Subject experts fielded a variety of questions ranging from the basics to tricky ones such as which course would fetch lucrative job opportunities than the other.

The career counselling for EAMCET-qualified students organised by The Hindu Education Plus, in association with Vaughn College of Aeronautics & Technology and Sreenidhi Institute of Science & Technology, Hyderabad, evoked a good response on Wednesday.

Students and their parents actively participated in the event, where the dilemma of a student — whether to choose a college before zeroing in on a branch or vice-versa, obviously dominated the agenda.

Subject experts fielded a variety of questions ranging from the basics to tricky ones such as which course would fetch lucrative job opportunities than the other. Their advice to the students was to give preference to choosing the college first and carefully plan their studies.

The students would do well to not entirely rely on peer pressure and make hard work, which alone helps them in reaching the pinnacles of success. That parents are the best friends of a student has been duly emphasised.

Making introductory remarks, SNIST professor V. Vasudeva Rao said the students’ focus ought to be on courses that should be of relevance to industry requirements. Working knowledge of a foreign language would be a distinct advantage to those aspiring to pursue higher studies abroad, particularly when they target institutions of global repute.

Director of Malineni Perumallu Institute of Technology & Science K. Balaji Reddy said he would suggest to budding engineers to choose mechanical engineering as it had tremendous job opportunities compared to other disciplines.

The world’s biggest industrial sector — automobiles — is almost entirely dependent on mechanical engineering for the design and manufacture of vehicles. “There is no manufacturing without the role of a mechanical engineer,” he observed.

E. Srinivasa Reddy, a professor in Acharya Nagarjuna University College of Engineering, said a student should choose the college first and then think about which course would fetch him rewards.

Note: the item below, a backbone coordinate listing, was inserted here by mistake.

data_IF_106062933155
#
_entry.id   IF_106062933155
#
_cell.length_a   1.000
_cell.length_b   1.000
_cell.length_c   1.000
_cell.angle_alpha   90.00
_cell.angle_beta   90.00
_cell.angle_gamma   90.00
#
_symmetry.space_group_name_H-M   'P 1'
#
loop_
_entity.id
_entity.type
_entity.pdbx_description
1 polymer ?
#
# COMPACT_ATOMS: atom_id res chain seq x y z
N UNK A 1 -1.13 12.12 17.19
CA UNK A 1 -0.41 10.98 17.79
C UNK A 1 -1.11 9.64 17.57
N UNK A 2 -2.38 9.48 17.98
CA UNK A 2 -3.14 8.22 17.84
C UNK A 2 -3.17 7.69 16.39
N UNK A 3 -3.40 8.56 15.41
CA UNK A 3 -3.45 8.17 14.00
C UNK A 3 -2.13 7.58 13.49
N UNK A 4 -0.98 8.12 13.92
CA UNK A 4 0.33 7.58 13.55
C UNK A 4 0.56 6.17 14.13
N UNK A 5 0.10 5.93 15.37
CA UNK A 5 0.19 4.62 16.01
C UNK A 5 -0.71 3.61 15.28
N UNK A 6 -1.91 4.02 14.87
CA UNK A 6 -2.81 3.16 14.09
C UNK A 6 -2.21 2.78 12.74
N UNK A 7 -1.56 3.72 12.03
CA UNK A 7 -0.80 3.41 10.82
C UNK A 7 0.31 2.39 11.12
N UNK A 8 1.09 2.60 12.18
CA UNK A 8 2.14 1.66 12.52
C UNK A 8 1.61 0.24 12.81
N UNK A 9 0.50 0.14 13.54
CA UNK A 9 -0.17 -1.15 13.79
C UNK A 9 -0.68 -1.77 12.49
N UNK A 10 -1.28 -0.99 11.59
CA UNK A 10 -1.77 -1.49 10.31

That a college primarily means well qualified faculty has to be born in mind at the same time. When it comes to career prospects, Information Technology sector is the biggest provider of jobs, as the main thrust of Indian industry is on software unlike in the U.S., where hardware drives the economy to a large extent.

Both Computer Science Engineering and IT have largely common syllabus.

Y. Bhanu Murthy, a professor in Vasireddy Venkatadri Institute of Technology, said students should meet the industry expectations and choose courses keeping that in mind. Electronics and Communication engineering has become a part of everyday life. VLSI (Very Large Systems Integration) and Embedded Systems are the most potential courses within the ECE specialisation.

Accreditation by the National Board of Accreditation is an easy way to identify a good institution, but is is not the sole benchmark of quality.

‘Challenging career’

K.V. Nirupama, a professor in Acharya Nagarjuna University College of Architecture, said a career in architecture was highly rewarding, but a student should have the creativity and ability to visualise things. “It is a challenging career path,” he said.

There is a general perception that architecture and civil engineering are one and the same, whereas architecture has nothing to do with constructing buildings. It deals with utilisation of spaces and is the one that creates the right ambience in a building.

K.R.S. Sambasiva Rao, a professor in Department of Biotechnology of ANU, said a career in biotechnology was mainly research-oriented, but rewarding in the later stages.

The dynamic nature of diseases and drug development throw huge employment opportunities. However, things will not be easy in the beginning for an aspiring biotechnologist.

Rama Rao Nadendla, a professor in Chalapathi Institute of Pharmaceutical Science, said Pharm.D course had excellent potential to earn lucrative jobs. It is the lack of clinical orientation among medical practitioners that prompted the policy-makers to introduce that course.

M. Vishnuvardhan, a professor in PNC & Vijai College of Engineering, said electrical and heat engineering were promising job avenues. But unfortunately, there are few takers for electrical engineering due to the belief that it is not as rewarding as others.

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